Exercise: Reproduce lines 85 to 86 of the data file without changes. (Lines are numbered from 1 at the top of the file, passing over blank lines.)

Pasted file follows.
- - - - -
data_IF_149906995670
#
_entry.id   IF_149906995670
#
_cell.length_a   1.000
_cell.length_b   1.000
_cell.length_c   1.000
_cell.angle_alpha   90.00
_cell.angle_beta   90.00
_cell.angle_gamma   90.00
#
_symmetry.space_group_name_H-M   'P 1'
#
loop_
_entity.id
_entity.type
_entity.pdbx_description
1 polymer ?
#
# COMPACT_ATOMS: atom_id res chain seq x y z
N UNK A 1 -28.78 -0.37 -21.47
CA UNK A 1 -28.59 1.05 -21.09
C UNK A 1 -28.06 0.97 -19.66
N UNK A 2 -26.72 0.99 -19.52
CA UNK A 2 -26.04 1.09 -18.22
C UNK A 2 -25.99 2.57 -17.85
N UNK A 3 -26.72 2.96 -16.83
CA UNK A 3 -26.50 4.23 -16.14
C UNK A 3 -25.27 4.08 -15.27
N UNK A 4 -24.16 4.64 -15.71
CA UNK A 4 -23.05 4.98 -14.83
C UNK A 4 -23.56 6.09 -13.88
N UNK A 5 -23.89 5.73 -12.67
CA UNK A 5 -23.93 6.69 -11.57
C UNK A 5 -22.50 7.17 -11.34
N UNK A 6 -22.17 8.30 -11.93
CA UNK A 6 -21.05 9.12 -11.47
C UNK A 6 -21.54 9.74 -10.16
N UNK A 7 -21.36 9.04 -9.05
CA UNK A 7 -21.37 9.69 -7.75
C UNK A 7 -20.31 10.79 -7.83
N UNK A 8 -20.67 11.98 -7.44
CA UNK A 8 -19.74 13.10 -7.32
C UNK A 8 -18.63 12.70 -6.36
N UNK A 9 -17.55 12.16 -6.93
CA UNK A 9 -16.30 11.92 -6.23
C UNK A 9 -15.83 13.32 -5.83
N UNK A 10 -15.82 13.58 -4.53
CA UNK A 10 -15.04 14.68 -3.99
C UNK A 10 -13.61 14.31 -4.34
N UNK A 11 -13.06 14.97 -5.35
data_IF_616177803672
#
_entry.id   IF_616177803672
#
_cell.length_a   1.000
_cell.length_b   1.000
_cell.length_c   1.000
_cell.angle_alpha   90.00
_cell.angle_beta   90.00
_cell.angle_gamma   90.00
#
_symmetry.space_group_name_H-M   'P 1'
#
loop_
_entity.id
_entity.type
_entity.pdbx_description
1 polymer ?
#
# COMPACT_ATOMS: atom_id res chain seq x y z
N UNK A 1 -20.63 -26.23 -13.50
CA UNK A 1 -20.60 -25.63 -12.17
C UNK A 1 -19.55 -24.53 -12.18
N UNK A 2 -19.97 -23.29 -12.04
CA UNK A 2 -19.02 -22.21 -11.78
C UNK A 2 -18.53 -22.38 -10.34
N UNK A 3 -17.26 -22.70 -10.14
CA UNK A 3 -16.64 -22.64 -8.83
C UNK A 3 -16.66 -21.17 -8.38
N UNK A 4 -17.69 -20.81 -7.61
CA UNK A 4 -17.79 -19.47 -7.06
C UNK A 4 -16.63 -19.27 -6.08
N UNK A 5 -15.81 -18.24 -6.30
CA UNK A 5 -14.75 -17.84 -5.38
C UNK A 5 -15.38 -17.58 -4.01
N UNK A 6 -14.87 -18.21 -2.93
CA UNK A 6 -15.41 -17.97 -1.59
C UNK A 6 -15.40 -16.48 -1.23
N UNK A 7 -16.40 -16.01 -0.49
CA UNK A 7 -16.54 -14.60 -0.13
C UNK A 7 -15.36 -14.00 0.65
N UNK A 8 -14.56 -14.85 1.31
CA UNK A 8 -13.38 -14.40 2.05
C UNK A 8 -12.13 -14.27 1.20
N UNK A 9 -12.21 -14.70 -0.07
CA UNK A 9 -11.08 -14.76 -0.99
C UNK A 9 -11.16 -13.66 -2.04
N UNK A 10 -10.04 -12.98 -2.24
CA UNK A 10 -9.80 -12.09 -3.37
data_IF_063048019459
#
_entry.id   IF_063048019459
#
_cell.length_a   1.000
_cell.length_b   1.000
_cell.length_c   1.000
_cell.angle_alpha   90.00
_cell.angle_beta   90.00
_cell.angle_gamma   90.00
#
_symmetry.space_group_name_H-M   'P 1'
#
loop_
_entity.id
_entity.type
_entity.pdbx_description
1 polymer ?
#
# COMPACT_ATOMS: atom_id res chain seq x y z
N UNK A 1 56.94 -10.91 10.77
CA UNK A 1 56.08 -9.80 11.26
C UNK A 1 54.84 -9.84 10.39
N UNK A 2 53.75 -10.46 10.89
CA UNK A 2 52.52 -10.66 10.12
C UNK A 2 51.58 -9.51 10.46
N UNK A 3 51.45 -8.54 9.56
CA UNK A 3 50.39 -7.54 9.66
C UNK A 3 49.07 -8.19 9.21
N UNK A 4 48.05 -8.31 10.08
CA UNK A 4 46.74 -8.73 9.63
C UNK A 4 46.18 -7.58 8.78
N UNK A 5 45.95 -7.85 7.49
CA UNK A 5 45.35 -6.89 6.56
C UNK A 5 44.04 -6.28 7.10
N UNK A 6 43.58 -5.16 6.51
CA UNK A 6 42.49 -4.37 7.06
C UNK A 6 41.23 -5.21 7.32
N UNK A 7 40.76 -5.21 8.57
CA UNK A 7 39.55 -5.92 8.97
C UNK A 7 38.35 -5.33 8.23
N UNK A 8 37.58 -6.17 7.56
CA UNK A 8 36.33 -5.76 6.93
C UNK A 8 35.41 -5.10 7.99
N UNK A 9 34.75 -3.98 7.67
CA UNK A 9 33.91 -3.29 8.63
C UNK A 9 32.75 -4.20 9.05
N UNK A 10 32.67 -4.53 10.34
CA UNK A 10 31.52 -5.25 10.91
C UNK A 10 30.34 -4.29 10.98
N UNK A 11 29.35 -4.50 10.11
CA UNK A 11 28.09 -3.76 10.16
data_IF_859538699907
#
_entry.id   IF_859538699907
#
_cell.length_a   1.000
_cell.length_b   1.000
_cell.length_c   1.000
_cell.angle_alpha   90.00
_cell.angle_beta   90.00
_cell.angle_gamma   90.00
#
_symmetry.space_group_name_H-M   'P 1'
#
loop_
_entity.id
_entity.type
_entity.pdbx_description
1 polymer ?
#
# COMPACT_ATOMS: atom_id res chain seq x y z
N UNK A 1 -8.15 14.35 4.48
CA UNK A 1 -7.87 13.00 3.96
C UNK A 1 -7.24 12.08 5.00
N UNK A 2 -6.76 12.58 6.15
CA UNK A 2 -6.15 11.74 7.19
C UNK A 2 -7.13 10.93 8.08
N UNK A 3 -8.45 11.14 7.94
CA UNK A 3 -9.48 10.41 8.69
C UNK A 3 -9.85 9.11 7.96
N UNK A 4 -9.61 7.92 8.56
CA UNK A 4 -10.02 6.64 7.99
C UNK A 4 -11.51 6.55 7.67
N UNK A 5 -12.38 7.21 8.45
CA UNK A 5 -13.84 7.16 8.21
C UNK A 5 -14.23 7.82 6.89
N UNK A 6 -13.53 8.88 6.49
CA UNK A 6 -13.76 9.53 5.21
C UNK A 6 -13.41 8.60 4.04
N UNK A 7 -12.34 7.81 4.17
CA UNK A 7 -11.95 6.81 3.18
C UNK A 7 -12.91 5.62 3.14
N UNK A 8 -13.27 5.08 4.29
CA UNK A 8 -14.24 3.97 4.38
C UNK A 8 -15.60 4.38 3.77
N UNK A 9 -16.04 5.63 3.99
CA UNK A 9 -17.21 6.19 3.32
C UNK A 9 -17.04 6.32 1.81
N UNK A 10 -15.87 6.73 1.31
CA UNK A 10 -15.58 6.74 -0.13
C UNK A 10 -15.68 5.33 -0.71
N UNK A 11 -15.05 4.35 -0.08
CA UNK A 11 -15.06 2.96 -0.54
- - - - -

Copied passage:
CA UNK A 5 -14.75 -17.84 -5.38
C UNK A 5 -15.38 -17.58 -4.01